Jul

18

When newly Great Britain was saved from its war debts by Henry Pelham and his brother, the cost to be paid was simple: the markets and not the Bank of England would determine the rates of exchange between foreign and domestic money and the price of borrowing - i.e. the interest rate. A note from the Bank of England and other banks of issue would be measured against specie; and no bank could risk having its paper being priced at any discount. (Given the convenience of paper, notes normally enjoyed a slight premium over gold and silver coin.)

The debt - sold to finance the Churchill family adventures in the Lowlands - would have no maturity but would be what Alexander Hamilton wanted our Federal debt to be - a permanently sound fund where people could park their wealth when they were not using the cash for speculation. Its price would determined by how much people wanted to spend cash instead of sitting on it. When times were dull or worse, the interest rate would fall because people had no better place for their cash. When interest rates were "high", it would be a sign of how much people wanted to speculate, not a measure of how fearful they were that the Crown would default. (A decade earlier, when Bonnie Prince Charlie's men had come as far South as Derby, the first "Black Friday" in the history of English-speaking finance, the quote of 3% debt had fallen below 50.)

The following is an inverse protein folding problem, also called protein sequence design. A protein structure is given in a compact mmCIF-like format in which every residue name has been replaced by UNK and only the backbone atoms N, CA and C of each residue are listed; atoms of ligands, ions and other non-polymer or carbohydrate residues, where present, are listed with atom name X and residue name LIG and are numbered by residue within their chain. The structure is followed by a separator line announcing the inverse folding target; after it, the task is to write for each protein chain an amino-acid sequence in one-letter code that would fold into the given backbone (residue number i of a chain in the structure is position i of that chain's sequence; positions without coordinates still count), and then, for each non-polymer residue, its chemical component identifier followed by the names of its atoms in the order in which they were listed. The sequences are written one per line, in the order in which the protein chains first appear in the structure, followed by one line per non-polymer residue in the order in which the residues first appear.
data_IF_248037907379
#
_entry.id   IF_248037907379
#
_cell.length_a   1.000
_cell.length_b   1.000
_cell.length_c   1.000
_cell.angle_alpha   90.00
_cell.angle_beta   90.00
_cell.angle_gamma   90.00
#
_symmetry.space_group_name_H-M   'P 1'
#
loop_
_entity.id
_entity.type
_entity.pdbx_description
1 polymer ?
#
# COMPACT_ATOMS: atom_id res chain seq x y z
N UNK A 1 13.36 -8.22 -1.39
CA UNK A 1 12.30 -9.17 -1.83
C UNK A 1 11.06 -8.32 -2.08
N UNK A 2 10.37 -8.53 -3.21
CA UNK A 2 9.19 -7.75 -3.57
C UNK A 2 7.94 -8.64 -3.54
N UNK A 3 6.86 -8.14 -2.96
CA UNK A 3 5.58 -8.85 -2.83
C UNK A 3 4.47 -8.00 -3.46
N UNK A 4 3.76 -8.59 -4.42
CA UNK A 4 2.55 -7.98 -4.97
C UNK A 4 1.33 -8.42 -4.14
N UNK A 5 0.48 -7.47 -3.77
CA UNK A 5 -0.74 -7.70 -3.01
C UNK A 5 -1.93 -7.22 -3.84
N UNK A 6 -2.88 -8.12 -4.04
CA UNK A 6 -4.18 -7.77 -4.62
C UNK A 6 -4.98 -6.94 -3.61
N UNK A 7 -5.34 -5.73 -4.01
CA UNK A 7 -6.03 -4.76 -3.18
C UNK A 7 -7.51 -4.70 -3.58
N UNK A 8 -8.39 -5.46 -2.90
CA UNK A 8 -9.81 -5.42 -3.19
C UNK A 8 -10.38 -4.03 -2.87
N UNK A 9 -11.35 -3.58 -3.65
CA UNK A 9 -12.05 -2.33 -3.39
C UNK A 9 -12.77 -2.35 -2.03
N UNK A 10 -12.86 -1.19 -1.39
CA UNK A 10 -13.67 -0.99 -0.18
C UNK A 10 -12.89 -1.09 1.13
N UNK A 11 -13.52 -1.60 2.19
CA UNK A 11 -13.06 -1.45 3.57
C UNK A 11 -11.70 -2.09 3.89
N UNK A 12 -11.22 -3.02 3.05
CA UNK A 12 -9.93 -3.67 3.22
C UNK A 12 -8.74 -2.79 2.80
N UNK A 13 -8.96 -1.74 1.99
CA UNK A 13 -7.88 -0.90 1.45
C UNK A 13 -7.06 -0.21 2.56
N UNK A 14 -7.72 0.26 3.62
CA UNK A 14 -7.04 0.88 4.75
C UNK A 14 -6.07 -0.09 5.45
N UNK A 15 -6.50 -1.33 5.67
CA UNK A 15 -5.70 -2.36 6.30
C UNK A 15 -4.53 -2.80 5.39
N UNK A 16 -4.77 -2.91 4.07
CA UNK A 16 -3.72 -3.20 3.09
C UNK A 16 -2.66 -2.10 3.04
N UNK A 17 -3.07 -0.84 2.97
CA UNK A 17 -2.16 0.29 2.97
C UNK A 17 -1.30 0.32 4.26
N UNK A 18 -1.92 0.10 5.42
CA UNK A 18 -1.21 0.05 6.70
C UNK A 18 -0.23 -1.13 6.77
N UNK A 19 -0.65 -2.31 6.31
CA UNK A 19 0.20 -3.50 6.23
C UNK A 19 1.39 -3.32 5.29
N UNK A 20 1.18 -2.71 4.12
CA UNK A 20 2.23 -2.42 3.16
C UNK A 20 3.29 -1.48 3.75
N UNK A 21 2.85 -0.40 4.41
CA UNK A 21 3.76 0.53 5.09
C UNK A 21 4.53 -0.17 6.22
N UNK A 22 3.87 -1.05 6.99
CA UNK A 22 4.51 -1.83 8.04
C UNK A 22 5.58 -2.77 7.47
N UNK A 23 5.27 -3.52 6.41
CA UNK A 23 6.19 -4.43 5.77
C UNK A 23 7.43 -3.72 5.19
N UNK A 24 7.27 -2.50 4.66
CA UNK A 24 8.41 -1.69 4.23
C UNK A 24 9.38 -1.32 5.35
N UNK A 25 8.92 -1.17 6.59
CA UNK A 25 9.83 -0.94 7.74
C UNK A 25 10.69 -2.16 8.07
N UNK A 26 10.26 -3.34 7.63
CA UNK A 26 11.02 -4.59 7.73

The world may have given up on what the Pelhams considered to be the only effective restraint of government spending - the requirement that the Bank of England and everyone else's notes be redeemable in coin at par. But we do seem to be back in their world of consolidated finance as far as interest rates on government debt are concerned and our betters will no longer have to worry about what those pesky speculators think.

July 14 – Bloomberg (Toru Fujioka and Keiko Ujikane):

Etsuro Honda, who has emerged as a matchmaker for Abe in corralling foreign economic experts to offer policy guidance, said that during an hour-long discussion with Bernanke in April the former Federal Reserve chief warned there was a risk Japan at any time could return to deflation. He noted that helicopter money — in which the government issues non-marketable perpetual bonds with no maturity date and the Bank of Japan directly buys them — could work as the strongest tool to overcome deflation, according to Honda.


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